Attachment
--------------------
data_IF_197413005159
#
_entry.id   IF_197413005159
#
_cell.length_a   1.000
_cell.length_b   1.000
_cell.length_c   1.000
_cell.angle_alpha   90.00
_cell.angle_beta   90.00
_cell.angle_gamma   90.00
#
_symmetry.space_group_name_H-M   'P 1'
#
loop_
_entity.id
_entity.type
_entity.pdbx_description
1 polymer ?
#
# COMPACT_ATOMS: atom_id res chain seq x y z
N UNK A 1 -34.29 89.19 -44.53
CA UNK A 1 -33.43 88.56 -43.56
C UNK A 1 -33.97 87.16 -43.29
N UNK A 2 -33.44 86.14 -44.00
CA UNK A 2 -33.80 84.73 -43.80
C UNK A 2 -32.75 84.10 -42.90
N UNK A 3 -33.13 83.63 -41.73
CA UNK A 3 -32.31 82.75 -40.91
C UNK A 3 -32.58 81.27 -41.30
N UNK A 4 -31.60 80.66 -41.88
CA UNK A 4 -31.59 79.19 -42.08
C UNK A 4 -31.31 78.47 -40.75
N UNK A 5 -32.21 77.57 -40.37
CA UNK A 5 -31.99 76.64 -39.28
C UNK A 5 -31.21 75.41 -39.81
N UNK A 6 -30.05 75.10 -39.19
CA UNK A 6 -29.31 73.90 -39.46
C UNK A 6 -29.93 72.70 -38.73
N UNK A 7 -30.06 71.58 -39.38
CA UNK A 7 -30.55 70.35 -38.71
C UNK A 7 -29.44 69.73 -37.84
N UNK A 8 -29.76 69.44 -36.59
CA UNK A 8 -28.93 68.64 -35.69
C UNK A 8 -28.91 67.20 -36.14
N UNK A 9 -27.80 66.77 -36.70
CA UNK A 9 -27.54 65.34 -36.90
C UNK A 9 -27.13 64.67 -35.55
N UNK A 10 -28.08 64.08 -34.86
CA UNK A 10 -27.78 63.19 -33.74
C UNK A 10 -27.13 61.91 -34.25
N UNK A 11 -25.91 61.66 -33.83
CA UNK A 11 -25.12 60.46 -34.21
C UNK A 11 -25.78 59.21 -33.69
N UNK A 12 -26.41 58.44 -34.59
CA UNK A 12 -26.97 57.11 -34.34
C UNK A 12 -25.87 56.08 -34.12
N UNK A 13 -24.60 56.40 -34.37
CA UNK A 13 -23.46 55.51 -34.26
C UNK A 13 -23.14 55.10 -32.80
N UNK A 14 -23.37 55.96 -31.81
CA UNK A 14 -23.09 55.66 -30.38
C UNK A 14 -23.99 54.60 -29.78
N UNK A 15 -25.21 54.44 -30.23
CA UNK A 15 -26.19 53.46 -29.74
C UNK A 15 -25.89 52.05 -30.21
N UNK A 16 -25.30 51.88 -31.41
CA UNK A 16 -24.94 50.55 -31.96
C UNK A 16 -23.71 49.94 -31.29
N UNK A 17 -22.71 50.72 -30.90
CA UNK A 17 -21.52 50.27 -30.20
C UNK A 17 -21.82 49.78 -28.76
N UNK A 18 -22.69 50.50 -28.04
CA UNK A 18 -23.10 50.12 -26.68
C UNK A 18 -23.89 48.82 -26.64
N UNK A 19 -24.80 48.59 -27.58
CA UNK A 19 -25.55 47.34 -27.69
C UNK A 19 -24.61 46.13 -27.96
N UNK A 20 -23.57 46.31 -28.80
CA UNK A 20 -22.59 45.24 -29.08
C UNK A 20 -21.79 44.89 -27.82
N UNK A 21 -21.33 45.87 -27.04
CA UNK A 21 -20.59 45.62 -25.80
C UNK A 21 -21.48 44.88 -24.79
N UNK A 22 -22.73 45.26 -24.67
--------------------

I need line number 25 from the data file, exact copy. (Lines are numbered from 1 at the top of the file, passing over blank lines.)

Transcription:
CA UNK A 2 -33.80 84.73 -43.80